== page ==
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More than 50% of parents of children age 3 to 18 believe that schools should make more use of mobile devices in education, and 32% say schools should require them in the classroom, according to a new nationally representative survey. The survey from the research and consulting firm Grunwald Associates and the Learning First Alliance also found that 45% of parents say they have already bought or plan to buy a mobile device to support their child’s learning, and 71% believe mobile devices open up learning opportunities.

Imagine access to your district’s email system on mobile devices tripled over two weeks. This is exactly what Deb Karcher, CIO of Miami Dade Public Schools and her team faced after Christmas 2012. “Santa Syndrome,” a term coined by Karcher, resulted in the 50,000 users accessing the email system on personal devices before winter break jumping to 150,000 when the schools reopened after the holidays. Fortunately, the district has plenty of bandwidth to support such an influx to their enterprise applications, including email. 

Cloud computing is growing in districts nationwide, with 42% of K12 schools implementing or maintaining cloud networks, which use the internet to store data. This is up from 27% in 2011, according to a 2013 report from technology solutions provider CDW-G. And 76% of IT professionals in K12 schools acknowledged that their use of the cloud at home has influenced their recommendations at work about moving to the cloud.

As tablet integration becomes increasingly prominent in U.S. classrooms, administrators face challenges preparing district infrastructures, teachers, students and parents for a shift to digital learning.

Here are some tips from two district leaders who have successfully undergone the change to those considering a move to tablets.

Glastonbury (Conn.) Public Schools is the latest district to roll out a plan to provide iPads to its 2,200 high school students—and it is only the first step to significantly reduce textbook costs and focus on providing a 21st-century learning environment for its students.

To implement blended learning effectively, administrators must gain a thorough understanding of the best tools, training, and processes necessary for teacher and student success. Thesys International offers custom curriculum designed to improve learning outcomes through blended learning. This web seminar, originally broadcast on October 25, 2012, featured Fairmont Preparatory Academy and the Pasadena (Calif.) Unified School District, which are in varying stages of implementing blended learning, with help from Thesys International.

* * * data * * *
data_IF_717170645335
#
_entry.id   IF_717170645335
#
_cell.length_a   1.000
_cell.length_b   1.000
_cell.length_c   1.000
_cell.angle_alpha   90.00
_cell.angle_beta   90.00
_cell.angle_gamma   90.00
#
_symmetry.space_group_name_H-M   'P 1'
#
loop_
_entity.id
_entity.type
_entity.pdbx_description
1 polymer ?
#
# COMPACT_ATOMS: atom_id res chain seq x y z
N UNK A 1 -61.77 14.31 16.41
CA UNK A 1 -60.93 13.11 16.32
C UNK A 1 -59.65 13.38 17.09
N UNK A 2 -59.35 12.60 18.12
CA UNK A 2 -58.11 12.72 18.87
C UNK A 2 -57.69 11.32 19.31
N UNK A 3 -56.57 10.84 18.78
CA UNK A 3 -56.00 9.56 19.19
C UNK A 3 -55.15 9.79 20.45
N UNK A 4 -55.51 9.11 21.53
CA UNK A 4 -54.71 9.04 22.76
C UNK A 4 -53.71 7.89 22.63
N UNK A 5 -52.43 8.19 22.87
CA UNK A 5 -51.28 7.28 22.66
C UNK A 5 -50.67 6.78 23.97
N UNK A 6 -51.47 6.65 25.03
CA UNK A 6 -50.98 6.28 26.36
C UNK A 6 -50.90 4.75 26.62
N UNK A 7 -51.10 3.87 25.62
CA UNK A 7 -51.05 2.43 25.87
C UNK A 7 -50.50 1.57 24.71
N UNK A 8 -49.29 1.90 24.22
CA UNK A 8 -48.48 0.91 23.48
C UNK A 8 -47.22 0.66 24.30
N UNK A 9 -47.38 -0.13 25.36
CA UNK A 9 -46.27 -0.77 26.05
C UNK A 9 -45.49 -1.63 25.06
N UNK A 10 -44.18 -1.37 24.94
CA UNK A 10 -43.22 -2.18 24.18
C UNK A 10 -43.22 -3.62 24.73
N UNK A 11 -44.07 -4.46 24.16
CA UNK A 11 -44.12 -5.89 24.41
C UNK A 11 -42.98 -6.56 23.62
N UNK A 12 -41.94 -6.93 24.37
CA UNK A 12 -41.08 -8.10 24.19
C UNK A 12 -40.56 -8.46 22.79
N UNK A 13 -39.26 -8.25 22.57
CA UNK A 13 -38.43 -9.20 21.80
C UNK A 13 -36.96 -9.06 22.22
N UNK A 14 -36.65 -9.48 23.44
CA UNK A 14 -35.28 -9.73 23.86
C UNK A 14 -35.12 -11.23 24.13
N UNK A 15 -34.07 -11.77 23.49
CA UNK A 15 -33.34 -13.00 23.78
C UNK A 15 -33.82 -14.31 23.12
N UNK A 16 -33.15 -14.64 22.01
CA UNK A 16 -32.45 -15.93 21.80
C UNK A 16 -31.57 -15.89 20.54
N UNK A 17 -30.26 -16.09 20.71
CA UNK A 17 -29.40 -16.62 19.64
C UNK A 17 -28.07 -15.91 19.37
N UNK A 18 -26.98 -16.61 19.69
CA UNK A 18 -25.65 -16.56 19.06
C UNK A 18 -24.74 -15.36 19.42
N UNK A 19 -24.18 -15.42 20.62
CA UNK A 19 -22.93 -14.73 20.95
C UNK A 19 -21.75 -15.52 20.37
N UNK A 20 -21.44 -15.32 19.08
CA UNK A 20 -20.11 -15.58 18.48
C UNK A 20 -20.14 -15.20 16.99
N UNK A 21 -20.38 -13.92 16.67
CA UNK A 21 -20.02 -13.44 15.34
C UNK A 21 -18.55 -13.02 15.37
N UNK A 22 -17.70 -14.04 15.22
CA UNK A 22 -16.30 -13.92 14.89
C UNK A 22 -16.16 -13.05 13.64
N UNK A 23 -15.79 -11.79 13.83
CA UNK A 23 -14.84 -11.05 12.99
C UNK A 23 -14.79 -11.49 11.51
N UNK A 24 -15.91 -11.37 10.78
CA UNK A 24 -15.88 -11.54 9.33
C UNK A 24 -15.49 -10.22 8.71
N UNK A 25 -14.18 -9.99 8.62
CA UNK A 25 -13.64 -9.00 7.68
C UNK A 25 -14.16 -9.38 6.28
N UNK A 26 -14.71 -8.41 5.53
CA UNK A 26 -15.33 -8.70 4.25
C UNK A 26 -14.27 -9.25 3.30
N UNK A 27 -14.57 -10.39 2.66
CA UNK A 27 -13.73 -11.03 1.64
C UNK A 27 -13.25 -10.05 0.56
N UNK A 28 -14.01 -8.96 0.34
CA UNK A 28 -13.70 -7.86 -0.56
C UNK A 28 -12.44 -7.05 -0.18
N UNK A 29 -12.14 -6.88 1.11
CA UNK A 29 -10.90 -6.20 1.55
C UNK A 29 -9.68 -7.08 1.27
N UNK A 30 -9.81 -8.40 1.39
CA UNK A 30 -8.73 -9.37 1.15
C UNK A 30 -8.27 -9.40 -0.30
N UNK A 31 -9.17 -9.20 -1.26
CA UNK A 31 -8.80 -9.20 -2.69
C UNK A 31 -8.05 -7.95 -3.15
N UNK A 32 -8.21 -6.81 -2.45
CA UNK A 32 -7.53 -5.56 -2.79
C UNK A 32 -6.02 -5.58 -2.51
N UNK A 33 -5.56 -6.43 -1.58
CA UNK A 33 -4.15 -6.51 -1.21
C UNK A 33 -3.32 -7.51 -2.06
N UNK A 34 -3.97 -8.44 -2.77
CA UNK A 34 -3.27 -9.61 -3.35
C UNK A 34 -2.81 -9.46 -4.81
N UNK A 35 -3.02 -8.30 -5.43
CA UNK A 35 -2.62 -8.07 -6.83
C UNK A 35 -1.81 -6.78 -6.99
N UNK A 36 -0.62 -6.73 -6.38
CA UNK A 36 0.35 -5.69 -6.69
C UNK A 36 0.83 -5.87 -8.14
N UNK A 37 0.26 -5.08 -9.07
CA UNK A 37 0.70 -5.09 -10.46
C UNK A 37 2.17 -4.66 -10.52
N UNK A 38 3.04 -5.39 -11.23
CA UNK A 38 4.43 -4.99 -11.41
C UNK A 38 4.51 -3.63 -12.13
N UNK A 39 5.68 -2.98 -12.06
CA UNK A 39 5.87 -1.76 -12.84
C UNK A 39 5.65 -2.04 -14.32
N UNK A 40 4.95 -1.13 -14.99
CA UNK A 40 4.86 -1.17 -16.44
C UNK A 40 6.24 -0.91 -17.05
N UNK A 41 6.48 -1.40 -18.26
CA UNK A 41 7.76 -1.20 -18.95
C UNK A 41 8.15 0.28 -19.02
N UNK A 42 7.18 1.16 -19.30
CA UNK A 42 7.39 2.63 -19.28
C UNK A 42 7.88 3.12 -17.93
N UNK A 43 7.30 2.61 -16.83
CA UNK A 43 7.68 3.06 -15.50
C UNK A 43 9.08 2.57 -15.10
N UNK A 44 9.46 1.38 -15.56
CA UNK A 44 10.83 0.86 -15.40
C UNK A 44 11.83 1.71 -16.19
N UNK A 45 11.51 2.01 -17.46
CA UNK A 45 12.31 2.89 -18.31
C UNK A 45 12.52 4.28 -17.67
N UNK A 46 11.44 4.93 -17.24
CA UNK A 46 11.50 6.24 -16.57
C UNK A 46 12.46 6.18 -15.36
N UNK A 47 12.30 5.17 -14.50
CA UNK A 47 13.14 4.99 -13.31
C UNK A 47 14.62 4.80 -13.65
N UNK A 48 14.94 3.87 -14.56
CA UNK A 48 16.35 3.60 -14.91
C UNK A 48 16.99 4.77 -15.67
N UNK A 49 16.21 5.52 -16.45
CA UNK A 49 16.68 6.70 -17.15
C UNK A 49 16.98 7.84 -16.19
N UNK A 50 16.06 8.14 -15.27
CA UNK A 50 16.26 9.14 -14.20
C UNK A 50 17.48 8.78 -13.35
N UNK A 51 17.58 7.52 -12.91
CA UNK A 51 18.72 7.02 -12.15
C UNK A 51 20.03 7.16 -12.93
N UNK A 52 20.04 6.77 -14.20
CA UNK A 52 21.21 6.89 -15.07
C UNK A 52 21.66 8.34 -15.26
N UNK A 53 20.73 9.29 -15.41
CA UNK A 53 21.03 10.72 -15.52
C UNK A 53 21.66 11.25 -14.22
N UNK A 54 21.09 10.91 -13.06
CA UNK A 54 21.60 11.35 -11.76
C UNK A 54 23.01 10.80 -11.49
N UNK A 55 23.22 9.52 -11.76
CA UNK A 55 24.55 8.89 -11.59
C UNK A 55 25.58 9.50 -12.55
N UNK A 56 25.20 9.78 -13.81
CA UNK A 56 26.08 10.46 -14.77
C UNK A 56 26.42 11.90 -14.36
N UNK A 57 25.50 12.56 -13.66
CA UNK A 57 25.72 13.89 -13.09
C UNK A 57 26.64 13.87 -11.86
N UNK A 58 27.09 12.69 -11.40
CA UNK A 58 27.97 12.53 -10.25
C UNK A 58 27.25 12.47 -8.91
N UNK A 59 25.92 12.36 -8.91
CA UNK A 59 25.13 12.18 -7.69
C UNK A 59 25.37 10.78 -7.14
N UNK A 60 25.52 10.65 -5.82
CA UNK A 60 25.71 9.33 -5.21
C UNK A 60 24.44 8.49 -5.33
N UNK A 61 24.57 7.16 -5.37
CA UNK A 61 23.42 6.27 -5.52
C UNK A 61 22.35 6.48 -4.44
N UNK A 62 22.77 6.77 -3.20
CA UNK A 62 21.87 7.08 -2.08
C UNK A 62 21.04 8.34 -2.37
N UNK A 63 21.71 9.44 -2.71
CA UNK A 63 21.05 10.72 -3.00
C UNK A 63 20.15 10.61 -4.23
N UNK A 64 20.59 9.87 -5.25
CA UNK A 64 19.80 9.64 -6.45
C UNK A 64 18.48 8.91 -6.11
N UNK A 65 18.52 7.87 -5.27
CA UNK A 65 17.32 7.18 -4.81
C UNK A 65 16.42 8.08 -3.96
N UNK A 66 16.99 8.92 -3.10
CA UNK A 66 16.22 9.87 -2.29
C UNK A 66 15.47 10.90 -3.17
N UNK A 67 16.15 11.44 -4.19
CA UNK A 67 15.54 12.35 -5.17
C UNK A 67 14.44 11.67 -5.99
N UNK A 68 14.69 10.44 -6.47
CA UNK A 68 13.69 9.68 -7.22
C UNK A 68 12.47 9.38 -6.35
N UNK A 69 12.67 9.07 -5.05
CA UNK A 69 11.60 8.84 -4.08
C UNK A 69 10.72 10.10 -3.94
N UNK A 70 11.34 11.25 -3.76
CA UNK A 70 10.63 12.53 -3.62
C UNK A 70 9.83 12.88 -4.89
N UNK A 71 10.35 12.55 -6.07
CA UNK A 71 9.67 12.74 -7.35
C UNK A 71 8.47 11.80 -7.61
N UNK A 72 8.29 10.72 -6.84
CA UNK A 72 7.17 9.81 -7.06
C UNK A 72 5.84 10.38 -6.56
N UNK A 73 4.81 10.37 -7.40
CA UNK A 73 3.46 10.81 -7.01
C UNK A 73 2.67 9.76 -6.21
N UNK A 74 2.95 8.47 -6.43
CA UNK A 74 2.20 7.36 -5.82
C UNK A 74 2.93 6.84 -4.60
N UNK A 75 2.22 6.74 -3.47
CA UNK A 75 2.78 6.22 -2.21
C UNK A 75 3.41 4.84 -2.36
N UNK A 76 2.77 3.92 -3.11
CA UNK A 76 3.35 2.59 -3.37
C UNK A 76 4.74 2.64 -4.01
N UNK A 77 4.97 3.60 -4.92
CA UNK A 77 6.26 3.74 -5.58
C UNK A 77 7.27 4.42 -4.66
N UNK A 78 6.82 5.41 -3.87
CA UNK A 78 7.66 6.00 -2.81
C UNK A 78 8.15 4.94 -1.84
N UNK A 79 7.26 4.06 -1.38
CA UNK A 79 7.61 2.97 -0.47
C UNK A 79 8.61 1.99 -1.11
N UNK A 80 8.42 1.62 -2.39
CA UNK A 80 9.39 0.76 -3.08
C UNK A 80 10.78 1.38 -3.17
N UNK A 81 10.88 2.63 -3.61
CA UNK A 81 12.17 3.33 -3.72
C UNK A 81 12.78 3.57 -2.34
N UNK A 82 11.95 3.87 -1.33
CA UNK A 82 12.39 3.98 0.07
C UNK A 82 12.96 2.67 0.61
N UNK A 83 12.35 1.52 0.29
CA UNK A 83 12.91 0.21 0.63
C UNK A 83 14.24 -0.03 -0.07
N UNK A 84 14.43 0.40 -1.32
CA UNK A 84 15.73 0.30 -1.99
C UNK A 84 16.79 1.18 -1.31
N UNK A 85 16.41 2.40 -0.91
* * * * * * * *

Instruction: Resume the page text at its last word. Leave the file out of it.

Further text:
A strong strategy and rock-solid network foundation are necessary to successfully implementing iPads in schools. Administrators in San Francisco’s Archbishop Riordan High School decided to implement a 1:1 iPad environment beginning as a voluntary program in 2012, taking on all infrastructure obstacles head-on. With parent, student, and teacher feedback and support, iPads will then be a mandatory purchase for the 2013-2014 school year.

Digital literacy is certainly necessary for K12 students in order to succeed in school and beyond. However, instilling proficiency with technology can be challenging for students to learn and teaches to teach. Tools such as Learning.com’s easy-to-use instructional activities can aid teachers in ensuring their students are ready for the 21st century workforce.

For the first time, administrators nationwide can access and compare state education and technology policies in one place. The State Education Policy Center (SEPC) is a unique database that provides up-to-date information on state education and technology policies and practices to inform school reform and improvement efforts. The database launched in October, and was curated by the State Educational Technology Directors Association (SETDA), a national member association of educational technology leaders.

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